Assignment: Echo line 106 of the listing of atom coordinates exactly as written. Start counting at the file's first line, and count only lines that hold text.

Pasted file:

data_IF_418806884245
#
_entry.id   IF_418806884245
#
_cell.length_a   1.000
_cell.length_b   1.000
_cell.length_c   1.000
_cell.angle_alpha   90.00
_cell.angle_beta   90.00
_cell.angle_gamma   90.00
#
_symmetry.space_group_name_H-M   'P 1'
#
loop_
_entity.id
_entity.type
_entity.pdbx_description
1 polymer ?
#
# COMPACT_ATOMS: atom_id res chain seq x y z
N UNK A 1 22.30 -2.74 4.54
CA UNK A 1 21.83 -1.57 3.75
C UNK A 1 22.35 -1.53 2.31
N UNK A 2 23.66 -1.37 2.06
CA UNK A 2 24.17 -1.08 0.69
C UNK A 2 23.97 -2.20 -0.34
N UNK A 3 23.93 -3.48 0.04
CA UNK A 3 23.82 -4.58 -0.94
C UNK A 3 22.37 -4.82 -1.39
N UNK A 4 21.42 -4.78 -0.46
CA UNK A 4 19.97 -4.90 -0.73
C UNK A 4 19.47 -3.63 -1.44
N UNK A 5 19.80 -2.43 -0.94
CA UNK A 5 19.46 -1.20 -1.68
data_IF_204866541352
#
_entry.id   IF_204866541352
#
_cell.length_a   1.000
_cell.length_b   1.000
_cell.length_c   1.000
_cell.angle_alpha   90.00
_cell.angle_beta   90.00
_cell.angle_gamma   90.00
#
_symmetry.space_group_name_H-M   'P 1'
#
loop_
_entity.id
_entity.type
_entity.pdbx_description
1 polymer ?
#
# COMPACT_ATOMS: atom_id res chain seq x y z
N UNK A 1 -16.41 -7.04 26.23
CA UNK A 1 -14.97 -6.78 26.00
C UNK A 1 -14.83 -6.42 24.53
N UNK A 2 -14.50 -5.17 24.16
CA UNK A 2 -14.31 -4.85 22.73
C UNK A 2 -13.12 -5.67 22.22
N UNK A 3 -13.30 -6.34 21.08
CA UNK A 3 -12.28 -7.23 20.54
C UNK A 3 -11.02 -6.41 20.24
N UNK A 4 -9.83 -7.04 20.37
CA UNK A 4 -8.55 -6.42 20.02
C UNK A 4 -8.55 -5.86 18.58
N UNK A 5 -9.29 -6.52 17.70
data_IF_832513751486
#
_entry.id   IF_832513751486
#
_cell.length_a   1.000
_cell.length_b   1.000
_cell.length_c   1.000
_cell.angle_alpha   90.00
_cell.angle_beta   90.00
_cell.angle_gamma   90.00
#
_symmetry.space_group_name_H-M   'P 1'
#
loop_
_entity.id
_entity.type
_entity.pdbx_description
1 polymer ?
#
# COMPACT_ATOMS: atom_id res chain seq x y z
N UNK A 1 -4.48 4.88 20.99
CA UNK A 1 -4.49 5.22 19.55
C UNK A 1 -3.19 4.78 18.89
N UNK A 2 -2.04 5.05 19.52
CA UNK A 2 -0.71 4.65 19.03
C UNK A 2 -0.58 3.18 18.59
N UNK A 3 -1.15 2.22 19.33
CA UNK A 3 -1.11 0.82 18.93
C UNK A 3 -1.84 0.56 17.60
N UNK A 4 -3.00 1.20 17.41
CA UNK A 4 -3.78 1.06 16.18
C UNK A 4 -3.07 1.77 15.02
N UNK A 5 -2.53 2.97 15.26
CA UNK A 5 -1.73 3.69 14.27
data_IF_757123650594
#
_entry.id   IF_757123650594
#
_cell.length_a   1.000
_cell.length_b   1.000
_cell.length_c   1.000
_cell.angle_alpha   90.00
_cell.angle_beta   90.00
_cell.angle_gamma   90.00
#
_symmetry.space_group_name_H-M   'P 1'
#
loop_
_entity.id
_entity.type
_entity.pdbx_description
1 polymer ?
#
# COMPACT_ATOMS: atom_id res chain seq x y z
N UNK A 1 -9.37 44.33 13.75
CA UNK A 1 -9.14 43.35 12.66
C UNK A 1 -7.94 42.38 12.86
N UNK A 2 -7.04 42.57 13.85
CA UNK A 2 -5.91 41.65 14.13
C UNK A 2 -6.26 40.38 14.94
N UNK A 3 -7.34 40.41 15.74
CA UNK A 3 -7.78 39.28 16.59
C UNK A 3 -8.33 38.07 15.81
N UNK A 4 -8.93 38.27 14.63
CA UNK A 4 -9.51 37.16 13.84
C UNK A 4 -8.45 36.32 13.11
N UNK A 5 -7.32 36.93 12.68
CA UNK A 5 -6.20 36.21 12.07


_cell.length_a   1.000